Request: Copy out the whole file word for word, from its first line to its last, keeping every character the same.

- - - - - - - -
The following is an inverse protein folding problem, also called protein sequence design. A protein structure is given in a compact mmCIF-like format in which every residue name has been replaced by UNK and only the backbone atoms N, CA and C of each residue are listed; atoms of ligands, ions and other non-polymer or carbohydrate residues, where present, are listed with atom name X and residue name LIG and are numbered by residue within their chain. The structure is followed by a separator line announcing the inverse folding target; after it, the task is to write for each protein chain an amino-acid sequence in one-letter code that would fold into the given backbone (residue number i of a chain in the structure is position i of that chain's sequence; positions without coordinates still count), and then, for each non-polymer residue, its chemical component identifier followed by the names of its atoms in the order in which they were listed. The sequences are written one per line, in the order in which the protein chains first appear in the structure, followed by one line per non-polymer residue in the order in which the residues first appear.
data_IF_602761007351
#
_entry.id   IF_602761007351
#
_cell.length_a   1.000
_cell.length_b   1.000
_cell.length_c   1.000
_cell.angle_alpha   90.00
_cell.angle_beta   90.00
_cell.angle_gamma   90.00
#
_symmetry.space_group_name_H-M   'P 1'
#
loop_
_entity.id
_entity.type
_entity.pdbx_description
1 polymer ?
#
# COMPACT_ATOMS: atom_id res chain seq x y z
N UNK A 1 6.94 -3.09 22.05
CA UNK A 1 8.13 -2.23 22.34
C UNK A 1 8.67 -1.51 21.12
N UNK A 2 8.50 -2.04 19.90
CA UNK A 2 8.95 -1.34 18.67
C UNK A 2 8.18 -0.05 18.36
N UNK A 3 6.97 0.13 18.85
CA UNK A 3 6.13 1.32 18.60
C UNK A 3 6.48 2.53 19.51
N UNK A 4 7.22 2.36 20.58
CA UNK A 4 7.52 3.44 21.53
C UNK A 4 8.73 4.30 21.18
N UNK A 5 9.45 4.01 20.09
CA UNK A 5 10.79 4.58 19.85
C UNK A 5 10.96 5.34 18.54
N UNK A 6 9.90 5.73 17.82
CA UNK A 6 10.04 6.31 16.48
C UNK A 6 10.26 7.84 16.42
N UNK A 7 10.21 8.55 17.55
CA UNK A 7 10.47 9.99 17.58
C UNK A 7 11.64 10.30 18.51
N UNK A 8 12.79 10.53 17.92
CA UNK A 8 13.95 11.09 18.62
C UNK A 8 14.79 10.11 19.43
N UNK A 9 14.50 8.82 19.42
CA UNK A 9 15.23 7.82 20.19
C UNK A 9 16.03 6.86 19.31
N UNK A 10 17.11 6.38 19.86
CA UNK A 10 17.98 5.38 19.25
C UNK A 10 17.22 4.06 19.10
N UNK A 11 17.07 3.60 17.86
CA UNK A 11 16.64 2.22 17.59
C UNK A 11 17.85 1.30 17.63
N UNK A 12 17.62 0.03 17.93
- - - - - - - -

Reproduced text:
The following is an inverse protein folding problem, also called protein sequence design. A protein structure is given in a compact mmCIF-like format in which every residue name has been replaced by UNK and only the backbone atoms N, CA and C of each residue are listed; atoms of ligands, ions and other non-polymer or carbohydrate residues, where present, are listed with atom name X and residue name LIG and are numbered by residue within their chain. The structure is followed by a separator line announcing the inverse folding target; after it, the task is to write for each protein chain an amino-acid sequence in one-letter code that would fold into the given backbone (residue number i of a chain in the structure is position i of that chain's sequence; positions without coordinates still count), and then, for each non-polymer residue, its chemical component identifier followed by the names of its atoms in the order in which they were listed. The sequences are written one per line, in the order in which the protein chains first appear in the structure, followed by one line per non-polymer residue in the order in which the residues first appear.
data_IF_602761007351
#
_entry.id   IF_602761007351
#
_cell.length_a   1.000
_cell.length_b   1.000
_cell.length_c   1.000
_cell.angle_alpha   90.00
_cell.angle_beta   90.00
_cell.angle_gamma   90.00
#
_symmetry.space_group_name_H-M   'P 1'
#
loop_
_entity.id
_entity.type
_entity.pdbx_description
1 polymer ?
#
# COMPACT_ATOMS: atom_id res chain seq x y z
N UNK A 1 6.94 -3.09 22.05
CA UNK A 1 8.13 -2.23 22.34
C UNK A 1 8.67 -1.51 21.12
N UNK A 2 8.50 -2.04 19.90
CA UNK A 2 8.95 -1.34 18.67
C UNK A 2 8.18 -0.05 18.36
N UNK A 3 6.97 0.13 18.85
CA UNK A 3 6.13 1.32 18.60
C UNK A 3 6.48 2.53 19.51
N UNK A 4 7.22 2.36 20.58
CA UNK A 4 7.52 3.44 21.53
C UNK A 4 8.73 4.30 21.18
N UNK A 5 9.45 4.01 20.09
CA UNK A 5 10.79 4.58 19.85
C UNK A 5 10.96 5.34 18.54
N UNK A 6 9.90 5.73 17.82
CA UNK A 6 10.04 6.31 16.48
C UNK A 6 10.26 7.84 16.42
N UNK A 7 10.21 8.55 17.55
CA UNK A 7 10.47 9.99 17.58
C UNK A 7 11.64 10.30 18.51
N UNK A 8 12.79 10.53 17.92
CA UNK A 8 13.95 11.09 18.62
C UNK A 8 14.79 10.11 19.43
N UNK A 9 14.50 8.82 19.42
CA UNK A 9 15.23 7.82 20.19
C UNK A 9 16.03 6.86 19.31
N UNK A 10 17.11 6.38 19.86
CA UNK A 10 17.98 5.38 19.25
C UNK A 10 17.22 4.06 19.10
N UNK A 11 17.07 3.60 17.86
CA UNK A 11 16.64 2.22 17.59
C UNK A 11 17.85 1.30 17.63
N UNK A 12 17.62 0.03 17.93